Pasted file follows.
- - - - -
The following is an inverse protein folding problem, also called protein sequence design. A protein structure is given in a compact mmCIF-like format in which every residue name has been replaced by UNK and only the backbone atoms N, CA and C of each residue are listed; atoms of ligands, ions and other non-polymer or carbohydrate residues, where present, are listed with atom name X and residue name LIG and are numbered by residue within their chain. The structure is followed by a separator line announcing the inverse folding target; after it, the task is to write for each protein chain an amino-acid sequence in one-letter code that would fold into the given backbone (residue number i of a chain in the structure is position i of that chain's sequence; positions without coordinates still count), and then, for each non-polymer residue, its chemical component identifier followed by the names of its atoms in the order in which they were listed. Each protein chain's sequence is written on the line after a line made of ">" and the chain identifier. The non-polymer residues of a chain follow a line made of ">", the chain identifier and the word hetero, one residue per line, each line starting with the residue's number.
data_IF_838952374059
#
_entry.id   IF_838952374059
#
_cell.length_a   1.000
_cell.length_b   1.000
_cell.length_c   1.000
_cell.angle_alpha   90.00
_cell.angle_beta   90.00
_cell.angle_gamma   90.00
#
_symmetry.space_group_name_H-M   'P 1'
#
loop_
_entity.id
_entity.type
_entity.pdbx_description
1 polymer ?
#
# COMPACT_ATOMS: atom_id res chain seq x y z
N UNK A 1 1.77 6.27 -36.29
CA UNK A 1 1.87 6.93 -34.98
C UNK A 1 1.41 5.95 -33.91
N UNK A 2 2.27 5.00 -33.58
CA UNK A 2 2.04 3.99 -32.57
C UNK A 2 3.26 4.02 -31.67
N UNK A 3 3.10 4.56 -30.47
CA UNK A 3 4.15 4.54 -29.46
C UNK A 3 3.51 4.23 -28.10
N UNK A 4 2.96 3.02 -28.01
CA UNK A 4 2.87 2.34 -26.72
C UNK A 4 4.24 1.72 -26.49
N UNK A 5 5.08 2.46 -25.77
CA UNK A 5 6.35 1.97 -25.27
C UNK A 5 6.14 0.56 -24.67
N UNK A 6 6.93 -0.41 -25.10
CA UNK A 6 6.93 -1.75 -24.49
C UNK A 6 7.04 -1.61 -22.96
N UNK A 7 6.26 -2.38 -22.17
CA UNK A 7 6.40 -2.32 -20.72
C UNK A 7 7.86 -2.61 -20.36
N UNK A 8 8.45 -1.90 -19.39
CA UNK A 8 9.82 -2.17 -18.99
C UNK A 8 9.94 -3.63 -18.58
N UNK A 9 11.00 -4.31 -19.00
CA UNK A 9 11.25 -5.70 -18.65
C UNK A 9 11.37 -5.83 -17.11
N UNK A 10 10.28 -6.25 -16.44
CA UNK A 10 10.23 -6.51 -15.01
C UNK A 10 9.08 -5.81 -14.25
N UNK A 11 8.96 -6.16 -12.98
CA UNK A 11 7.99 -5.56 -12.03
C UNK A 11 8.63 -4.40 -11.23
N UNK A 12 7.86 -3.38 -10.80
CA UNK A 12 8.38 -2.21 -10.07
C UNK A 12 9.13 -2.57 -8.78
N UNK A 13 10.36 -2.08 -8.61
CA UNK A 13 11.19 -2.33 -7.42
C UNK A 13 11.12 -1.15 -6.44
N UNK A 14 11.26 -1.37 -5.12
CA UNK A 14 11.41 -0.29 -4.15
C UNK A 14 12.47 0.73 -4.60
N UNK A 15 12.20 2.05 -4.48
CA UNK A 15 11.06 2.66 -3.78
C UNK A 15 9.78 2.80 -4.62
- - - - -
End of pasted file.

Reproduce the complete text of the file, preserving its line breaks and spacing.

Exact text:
The following is an inverse protein folding problem, also called protein sequence design. A protein structure is given in a compact mmCIF-like format in which every residue name has been replaced by UNK and only the backbone atoms N, CA and C of each residue are listed; atoms of ligands, ions and other non-polymer or carbohydrate residues, where present, are listed with atom name X and residue name LIG and are numbered by residue within their chain. The structure is followed by a separator line announcing the inverse folding target; after it, the task is to write for each protein chain an amino-acid sequence in one-letter code that would fold into the given backbone (residue number i of a chain in the structure is position i of that chain's sequence; positions without coordinates still count), and then, for each non-polymer residue, its chemical component identifier followed by the names of its atoms in the order in which they were listed. Each protein chain's sequence is written on the line after a line made of ">" and the chain identifier. The non-polymer residues of a chain follow a line made of ">", the chain identifier and the word hetero, one residue per line, each line starting with the residue's number.
data_IF_838952374059
#
_entry.id   IF_838952374059
#
_cell.length_a   1.000
_cell.length_b   1.000
_cell.length_c   1.000
_cell.angle_alpha   90.00
_cell.angle_beta   90.00
_cell.angle_gamma   90.00
#
_symmetry.space_group_name_H-M   'P 1'
#
loop_
_entity.id
_entity.type
_entity.pdbx_description
1 polymer ?
#
# COMPACT_ATOMS: atom_id res chain seq x y z
N UNK A 1 1.77 6.27 -36.29
CA UNK A 1 1.87 6.93 -34.98
C UNK A 1 1.41 5.95 -33.91
N UNK A 2 2.27 5.00 -33.58
CA UNK A 2 2.04 3.99 -32.57
C UNK A 2 3.26 4.02 -31.67
N UNK A 3 3.10 4.56 -30.47
CA UNK A 3 4.15 4.54 -29.46
C UNK A 3 3.51 4.23 -28.10
N UNK A 4 2.96 3.02 -28.01
CA UNK A 4 2.87 2.34 -26.72
C UNK A 4 4.24 1.72 -26.49
N UNK A 5 5.08 2.46 -25.77
CA UNK A 5 6.35 1.97 -25.27
C UNK A 5 6.14 0.56 -24.67
N UNK A 6 6.93 -0.41 -25.10
CA UNK A 6 6.93 -1.75 -24.49
C UNK A 6 7.04 -1.61 -22.96
N UNK A 7 6.26 -2.38 -22.17
CA UNK A 7 6.40 -2.32 -20.72
C UNK A 7 7.86 -2.61 -20.36
N UNK A 8 8.45 -1.90 -19.39
CA UNK A 8 9.82 -2.17 -18.99
C UNK A 8 9.94 -3.63 -18.58
N UNK A 9 11.00 -4.31 -19.00
CA UNK A 9 11.25 -5.70 -18.65
C UNK A 9 11.37 -5.83 -17.11
N UNK A 10 10.28 -6.25 -16.44
CA UNK A 10 10.23 -6.51 -15.01
C UNK A 10 9.08 -5.81 -14.25
N UNK A 11 8.96 -6.16 -12.98
CA UNK A 11 7.99 -5.56 -12.03
C UNK A 11 8.63 -4.40 -11.23
N UNK A 12 7.86 -3.38 -10.80
CA UNK A 12 8.38 -2.21 -10.07
C UNK A 12 9.13 -2.57 -8.78
N UNK A 13 10.36 -2.08 -8.61
CA UNK A 13 11.19 -2.33 -7.42
C UNK A 13 11.12 -1.15 -6.44
N UNK A 14 11.26 -1.37 -5.12
CA UNK A 14 11.41 -0.29 -4.15
C UNK A 14 12.47 0.73 -4.60
N UNK A 15 12.20 2.05 -4.48
CA UNK A 15 11.06 2.66 -3.78
C UNK A 15 9.78 2.80 -4.62